Jesus knows hunger. Deep, gnawing hunger – the kind that would send most of us speeding through the nearest drive-thru, rummaging through the fridge with shaky hands, sifting through the compost, even. Drastic, painful hunger.
My comfortable lifestyle (and lack of discipline, to be honest) does not grant me a familiarity with this kind of hunger. But there’s another type of hunger I know very well. A hunger for love, vocational fulfillment, the safety of my family, financial security. First world hunger, the kind that goes with privilege. It’s a hunger of deficit – the space between what is, and what we want.
The crucial difference between Jesus’ behavior in this passage and my own approach to hunger is this: Jesus allows his hunger to propel him INTO God, whereas mine frequently drives me away from God. Jesus’ loneliness and pain in this passage only serves to strengthen his resolve. Rather than becoming weak, fearful and lacking in conviction, the opposite is true. In his pain, Jesus becomes strong. In his hunger, Jesus’ connection to his Creator, his True Parent, solidifies.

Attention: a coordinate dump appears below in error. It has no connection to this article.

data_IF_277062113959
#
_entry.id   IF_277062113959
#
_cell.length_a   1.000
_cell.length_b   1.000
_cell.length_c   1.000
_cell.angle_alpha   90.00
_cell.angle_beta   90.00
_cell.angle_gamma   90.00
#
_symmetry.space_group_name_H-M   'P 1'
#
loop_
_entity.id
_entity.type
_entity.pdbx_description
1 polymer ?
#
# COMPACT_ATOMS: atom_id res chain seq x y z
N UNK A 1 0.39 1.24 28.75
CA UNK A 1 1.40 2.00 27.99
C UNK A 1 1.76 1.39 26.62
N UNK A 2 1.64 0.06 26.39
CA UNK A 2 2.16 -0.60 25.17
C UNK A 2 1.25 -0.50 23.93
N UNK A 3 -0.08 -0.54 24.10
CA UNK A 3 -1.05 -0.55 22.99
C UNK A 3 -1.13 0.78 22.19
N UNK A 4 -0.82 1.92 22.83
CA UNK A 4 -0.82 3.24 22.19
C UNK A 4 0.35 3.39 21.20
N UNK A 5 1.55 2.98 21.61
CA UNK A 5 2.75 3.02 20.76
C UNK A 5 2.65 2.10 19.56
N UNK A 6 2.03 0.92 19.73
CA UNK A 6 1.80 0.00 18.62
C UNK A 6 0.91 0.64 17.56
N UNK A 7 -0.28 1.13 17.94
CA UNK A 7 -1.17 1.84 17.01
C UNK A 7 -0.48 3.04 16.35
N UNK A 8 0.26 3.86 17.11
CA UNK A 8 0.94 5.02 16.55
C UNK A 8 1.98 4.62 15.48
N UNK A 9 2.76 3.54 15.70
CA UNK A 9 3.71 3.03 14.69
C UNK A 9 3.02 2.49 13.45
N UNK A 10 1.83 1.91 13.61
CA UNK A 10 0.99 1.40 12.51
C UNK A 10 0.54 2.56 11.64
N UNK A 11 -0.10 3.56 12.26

My tendency during periods of hunger? Much fist-shaking, questioning, wondering “God, my God, where are you?” Desiring my freezer to be filled with God’s manna, in labeled Tupperware containers. Begging for more signs, more answers, more promises.
“God, I want more!” The response? “I know, my child.” “God, I want security, a future, a hope!” “I know, my child.” “God, I’m hungry!” “I know, my child.”
May we, this Lenten season, allow our own hungers to strengthen our resolve. May we choose deeper unity with the One who knows our pain and welcomes us with open arms.